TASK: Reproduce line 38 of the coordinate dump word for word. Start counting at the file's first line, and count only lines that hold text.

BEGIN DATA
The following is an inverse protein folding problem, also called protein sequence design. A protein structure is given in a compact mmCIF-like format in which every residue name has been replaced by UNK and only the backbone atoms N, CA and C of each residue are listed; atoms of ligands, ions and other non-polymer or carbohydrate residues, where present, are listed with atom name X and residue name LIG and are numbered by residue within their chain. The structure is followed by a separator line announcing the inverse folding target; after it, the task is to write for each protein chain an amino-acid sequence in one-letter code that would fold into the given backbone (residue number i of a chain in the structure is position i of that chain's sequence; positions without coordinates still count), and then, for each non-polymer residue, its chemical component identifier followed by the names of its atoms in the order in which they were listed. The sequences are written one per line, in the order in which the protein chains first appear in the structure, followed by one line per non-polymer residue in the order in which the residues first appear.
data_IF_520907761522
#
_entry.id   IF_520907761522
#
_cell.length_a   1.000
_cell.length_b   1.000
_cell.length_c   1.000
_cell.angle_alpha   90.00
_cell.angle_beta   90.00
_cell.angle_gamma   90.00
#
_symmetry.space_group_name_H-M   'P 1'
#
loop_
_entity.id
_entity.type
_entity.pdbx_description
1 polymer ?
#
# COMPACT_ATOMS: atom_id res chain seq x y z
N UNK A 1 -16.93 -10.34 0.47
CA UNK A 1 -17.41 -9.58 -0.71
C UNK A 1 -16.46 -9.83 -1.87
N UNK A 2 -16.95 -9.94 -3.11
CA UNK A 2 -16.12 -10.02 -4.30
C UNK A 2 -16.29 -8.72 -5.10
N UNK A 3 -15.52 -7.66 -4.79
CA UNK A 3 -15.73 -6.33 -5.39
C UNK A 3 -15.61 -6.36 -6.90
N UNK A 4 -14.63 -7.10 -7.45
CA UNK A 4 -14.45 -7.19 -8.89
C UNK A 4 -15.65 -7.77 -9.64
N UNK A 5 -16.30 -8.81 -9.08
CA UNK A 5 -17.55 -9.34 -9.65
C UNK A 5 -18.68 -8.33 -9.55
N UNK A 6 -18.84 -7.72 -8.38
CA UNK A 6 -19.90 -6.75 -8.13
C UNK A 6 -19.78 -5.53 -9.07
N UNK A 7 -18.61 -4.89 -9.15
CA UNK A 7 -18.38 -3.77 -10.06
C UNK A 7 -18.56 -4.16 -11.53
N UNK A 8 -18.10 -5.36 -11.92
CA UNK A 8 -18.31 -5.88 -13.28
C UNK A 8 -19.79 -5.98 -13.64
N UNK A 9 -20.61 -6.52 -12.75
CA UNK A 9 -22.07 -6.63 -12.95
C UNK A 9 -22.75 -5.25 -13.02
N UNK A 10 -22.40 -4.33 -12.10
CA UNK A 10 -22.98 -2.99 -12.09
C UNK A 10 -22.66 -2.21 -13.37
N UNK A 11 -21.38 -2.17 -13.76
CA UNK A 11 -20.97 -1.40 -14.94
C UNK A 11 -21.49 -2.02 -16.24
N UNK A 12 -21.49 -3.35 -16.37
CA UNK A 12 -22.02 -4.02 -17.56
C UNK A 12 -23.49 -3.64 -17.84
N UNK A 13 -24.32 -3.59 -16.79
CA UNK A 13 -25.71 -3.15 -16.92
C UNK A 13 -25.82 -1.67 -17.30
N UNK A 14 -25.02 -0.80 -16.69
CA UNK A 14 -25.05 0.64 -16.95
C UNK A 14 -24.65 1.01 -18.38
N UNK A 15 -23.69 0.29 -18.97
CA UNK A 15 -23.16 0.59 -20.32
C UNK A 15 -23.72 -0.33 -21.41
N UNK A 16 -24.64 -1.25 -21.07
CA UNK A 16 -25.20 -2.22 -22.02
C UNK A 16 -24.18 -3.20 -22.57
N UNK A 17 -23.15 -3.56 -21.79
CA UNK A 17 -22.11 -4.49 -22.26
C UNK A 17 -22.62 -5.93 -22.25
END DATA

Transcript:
CA UNK A 6 -19.90 -6.75 -8.13